Again, most books I can access digitally or replace, but I’d like to keep a few; my childhood copies of The Owl Who Was Afraid of the Dark and poetry books by Janet & Alan Ahlberg (which got me into reading for pleasure at a young age) and my original The Darling Bud of May by H.E. Bates that I studied with during my A-Levels and which I still re-read every year.
As a writer and avid reader books are an important part of my life and although I’m willing to give most of them away, those are the handful of books that I don’t want to give up. I’ve only once regretted decluttering a book from childhood so I’m going to cling on to these ones and make sure that they fit into my moving box.
I might cut out and keep all the magazine articles I’ve written rather than moving shelves of magazines with me. But, then again, I have PDFs of most of them already, so that’s not really necessary.
We need to look more closely at sentimental items. I would take a handful of jewellery items that I’ve inherited or have been given by my husband. I’d keep a perfume that is no longer in production but that transports me back to my youth. Maybe the first album I bought with birthday money as a kid.
I have a pair of sparkly shoes that are so uncomfortable that I’ve only worn them a handful of times but that was my first shopping trip purchase as a teen. Actually, no. They could go if there wasn’t space in my box.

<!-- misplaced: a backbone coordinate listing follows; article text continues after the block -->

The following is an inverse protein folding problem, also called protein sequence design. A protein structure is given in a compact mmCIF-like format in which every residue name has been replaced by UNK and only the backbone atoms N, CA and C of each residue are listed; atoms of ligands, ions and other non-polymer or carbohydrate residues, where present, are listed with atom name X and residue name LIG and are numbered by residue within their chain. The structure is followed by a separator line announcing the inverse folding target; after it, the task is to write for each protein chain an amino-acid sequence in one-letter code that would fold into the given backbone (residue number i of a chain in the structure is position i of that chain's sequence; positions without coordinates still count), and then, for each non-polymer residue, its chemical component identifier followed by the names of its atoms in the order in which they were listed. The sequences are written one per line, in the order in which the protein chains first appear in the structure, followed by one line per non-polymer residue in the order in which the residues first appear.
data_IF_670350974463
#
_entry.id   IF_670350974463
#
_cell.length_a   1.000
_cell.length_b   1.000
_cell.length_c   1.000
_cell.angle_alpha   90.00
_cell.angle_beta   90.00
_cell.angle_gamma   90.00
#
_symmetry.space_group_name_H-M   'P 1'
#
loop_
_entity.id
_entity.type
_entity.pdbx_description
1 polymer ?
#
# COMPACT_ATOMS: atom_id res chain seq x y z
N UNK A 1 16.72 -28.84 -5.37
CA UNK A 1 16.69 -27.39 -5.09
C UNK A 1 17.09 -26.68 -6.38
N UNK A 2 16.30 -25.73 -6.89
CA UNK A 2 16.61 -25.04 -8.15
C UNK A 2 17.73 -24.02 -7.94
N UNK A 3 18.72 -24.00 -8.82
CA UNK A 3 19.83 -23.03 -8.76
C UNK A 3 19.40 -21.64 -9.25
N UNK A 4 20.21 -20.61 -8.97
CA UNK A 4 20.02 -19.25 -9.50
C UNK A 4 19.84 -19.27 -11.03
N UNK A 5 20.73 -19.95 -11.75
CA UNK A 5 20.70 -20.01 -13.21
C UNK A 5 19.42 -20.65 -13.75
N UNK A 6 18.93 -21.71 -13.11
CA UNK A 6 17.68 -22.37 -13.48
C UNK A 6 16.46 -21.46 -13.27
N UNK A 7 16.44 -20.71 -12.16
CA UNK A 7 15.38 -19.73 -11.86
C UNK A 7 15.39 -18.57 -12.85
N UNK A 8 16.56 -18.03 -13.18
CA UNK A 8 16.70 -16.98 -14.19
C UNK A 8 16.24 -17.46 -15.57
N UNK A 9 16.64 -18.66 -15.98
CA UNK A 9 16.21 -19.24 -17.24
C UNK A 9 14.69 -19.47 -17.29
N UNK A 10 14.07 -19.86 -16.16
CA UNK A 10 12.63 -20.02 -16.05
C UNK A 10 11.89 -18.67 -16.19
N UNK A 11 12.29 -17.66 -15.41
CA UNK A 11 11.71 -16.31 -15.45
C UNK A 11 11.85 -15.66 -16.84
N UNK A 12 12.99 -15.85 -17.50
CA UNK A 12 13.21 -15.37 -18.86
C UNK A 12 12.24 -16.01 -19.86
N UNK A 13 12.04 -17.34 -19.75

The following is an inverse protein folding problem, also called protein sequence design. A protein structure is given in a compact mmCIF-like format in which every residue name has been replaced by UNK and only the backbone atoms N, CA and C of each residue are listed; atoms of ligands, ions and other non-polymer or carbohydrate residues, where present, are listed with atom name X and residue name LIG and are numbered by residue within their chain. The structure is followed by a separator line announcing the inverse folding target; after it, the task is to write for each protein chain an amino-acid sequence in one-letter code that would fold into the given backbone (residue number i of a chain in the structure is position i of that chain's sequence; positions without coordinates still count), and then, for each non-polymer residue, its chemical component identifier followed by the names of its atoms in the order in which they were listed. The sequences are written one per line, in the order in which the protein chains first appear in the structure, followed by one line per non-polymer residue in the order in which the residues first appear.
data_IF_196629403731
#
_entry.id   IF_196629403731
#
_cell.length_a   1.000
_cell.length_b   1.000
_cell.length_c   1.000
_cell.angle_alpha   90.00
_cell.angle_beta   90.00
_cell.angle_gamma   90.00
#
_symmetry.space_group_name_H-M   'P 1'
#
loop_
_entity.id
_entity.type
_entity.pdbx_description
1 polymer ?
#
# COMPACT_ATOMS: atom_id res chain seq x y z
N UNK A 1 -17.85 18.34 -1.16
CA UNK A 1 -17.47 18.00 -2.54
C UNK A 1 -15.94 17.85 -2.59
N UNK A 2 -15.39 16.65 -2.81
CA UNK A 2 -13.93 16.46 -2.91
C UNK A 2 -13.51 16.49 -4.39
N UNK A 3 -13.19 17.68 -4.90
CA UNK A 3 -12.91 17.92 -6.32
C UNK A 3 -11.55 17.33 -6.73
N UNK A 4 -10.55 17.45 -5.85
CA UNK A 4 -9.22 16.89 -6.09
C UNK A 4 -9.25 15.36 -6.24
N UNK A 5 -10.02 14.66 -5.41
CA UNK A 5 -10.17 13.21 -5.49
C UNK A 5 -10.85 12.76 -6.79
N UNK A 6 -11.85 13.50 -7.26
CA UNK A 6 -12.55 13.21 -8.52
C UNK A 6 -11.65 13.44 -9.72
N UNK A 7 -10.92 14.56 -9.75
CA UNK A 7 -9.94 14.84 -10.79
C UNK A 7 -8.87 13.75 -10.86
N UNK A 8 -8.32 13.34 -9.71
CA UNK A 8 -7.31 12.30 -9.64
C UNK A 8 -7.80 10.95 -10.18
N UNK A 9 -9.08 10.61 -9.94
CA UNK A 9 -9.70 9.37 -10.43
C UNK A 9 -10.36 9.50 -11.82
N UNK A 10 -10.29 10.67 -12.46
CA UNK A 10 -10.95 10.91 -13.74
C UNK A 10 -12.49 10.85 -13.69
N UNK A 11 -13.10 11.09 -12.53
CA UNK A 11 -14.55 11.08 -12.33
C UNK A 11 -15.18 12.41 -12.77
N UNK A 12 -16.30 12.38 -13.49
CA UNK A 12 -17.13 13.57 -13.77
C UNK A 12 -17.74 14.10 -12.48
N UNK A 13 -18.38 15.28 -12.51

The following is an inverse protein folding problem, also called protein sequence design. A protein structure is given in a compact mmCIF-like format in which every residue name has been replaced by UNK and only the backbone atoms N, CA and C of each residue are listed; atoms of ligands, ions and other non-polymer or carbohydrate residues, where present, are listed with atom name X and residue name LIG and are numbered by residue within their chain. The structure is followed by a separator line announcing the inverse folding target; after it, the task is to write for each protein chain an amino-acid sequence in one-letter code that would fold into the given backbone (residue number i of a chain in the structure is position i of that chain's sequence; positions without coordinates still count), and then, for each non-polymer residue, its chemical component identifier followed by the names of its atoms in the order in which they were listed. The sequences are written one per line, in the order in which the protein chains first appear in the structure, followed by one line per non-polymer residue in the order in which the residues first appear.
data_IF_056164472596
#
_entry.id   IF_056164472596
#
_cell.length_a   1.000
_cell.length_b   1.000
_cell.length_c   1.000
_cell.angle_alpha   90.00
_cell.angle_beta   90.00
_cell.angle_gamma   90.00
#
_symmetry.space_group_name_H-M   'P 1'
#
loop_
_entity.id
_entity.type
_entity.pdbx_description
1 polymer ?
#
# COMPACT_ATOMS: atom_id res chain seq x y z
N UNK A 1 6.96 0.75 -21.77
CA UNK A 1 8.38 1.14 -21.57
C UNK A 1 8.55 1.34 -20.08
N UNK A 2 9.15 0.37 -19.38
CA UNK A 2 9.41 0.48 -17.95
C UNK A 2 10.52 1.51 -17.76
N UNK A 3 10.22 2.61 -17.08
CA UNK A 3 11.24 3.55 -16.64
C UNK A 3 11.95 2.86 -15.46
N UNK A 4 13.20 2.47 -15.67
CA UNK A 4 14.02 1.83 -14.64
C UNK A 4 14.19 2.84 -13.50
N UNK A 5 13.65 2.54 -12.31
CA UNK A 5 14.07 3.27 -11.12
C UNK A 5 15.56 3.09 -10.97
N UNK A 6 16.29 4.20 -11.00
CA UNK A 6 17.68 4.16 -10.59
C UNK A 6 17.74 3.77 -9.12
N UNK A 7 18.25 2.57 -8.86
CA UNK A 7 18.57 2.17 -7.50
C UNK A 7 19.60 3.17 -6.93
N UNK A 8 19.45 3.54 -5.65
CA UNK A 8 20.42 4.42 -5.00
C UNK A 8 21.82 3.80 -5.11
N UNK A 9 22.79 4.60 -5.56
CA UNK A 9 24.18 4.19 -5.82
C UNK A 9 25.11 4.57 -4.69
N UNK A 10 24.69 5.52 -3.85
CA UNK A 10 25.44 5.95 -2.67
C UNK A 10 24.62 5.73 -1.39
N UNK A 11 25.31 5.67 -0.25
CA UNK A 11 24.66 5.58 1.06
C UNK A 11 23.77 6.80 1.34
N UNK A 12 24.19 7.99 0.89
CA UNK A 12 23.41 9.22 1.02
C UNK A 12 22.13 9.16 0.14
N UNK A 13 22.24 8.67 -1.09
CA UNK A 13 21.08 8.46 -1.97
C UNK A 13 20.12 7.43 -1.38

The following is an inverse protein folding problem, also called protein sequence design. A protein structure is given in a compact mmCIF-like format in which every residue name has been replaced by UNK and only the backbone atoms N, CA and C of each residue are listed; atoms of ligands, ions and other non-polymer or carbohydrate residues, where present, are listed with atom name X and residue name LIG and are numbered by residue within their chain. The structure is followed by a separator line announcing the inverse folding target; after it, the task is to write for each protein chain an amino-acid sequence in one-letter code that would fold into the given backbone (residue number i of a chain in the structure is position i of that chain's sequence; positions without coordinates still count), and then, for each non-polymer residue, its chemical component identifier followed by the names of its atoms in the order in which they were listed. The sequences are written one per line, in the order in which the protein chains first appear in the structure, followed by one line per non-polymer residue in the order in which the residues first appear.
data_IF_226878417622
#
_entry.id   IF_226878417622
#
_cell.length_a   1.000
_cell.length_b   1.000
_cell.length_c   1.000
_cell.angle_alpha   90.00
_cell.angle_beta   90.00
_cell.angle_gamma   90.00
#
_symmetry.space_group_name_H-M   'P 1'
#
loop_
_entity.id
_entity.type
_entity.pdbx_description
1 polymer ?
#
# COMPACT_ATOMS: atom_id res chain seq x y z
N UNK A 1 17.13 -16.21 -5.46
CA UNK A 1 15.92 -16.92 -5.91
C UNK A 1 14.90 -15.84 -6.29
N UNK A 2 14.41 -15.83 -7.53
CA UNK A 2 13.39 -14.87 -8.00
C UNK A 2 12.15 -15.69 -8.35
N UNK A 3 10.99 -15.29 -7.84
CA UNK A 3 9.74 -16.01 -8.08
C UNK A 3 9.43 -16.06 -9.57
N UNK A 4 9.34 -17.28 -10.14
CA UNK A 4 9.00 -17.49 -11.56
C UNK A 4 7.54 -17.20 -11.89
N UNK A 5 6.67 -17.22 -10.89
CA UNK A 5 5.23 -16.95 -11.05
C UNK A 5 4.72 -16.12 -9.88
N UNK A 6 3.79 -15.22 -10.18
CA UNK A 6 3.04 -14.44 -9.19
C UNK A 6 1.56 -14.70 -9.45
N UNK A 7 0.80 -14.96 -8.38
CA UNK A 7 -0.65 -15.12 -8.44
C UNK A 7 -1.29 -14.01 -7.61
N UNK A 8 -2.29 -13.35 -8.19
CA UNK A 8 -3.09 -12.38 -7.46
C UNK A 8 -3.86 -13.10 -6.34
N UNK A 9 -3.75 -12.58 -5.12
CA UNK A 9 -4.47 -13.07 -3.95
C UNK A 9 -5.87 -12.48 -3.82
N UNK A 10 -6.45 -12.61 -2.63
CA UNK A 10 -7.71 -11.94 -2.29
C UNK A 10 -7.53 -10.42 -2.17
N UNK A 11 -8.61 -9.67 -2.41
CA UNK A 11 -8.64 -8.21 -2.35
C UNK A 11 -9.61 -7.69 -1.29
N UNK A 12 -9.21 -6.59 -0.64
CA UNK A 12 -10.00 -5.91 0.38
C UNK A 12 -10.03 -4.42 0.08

As you can probably tell, I’ve been working through the question posed by Brianna Wiest in real time, so you’re getting a kind of stream-of-consciousness answer from me. But I wonder how similar your thoughts would be to my own when considering what you would pack into that one box?
What you might have initially thought of as being essential, important or sentimental might just turn out to be replaceable for you too, when you really think about it.
Perhaps this exercise will be helpful in determining what you could declutter as part of your minimalist journey. I know I’ve certainly identified a lot of things I thought I wanted but don’t actually need.
Maybe I could make some more changes now to help me achieve a more clutter-free home…
So, what’s going in your moving box?
Weist, B. (2017) 101 Essays That Will Change The Way You Think United States: Thought Catalog